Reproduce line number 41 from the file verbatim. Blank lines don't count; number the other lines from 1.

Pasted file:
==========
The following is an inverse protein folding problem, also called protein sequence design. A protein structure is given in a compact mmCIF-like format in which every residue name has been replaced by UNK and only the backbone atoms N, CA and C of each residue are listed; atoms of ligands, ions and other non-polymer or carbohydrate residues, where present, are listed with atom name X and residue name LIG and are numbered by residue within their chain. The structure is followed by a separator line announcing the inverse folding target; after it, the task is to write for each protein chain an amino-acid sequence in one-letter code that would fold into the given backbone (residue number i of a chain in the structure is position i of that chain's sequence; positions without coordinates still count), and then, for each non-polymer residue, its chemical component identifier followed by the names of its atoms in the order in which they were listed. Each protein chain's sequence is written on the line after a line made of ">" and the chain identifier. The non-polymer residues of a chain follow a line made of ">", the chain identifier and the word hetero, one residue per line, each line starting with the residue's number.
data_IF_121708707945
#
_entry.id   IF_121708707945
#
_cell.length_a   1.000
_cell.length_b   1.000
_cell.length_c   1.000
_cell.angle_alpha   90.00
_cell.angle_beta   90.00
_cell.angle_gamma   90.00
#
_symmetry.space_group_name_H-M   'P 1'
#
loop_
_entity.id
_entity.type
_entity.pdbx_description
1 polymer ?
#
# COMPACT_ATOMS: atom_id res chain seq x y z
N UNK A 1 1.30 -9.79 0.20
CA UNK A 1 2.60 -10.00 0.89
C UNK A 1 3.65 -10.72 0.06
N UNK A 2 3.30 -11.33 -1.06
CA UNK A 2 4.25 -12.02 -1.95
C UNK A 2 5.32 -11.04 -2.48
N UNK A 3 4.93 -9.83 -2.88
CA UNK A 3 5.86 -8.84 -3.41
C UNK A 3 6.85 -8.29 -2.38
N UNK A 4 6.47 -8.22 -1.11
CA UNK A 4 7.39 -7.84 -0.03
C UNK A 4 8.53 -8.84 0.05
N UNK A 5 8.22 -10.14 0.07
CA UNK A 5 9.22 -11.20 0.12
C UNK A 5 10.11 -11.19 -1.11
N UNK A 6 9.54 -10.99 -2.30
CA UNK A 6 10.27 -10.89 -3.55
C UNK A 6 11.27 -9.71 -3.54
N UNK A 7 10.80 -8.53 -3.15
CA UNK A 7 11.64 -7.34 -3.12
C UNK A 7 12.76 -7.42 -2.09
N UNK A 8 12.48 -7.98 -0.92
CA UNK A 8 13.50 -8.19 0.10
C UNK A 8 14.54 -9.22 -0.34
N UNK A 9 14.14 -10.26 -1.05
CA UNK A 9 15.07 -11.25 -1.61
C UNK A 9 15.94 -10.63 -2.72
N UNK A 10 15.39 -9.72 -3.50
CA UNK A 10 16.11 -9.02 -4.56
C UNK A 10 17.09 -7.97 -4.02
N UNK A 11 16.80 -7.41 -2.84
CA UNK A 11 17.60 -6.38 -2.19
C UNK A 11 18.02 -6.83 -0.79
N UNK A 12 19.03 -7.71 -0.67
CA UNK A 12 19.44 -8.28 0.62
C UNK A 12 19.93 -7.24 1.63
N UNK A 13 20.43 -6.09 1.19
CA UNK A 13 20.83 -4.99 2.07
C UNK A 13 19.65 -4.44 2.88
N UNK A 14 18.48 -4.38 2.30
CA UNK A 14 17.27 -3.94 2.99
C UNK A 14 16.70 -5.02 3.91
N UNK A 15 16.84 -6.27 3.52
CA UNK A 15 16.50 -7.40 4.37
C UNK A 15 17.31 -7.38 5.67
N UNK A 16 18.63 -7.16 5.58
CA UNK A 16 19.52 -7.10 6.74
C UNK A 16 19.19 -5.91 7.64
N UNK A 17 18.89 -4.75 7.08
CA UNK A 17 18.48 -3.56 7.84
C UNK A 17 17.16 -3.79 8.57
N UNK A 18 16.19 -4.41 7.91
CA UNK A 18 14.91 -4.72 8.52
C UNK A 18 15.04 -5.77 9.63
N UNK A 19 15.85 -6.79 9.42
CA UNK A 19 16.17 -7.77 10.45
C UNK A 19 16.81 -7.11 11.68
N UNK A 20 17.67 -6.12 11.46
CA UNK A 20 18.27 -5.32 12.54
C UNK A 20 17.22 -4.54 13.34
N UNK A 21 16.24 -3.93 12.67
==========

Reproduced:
CA UNK A 7 11.64 -7.34 -3.12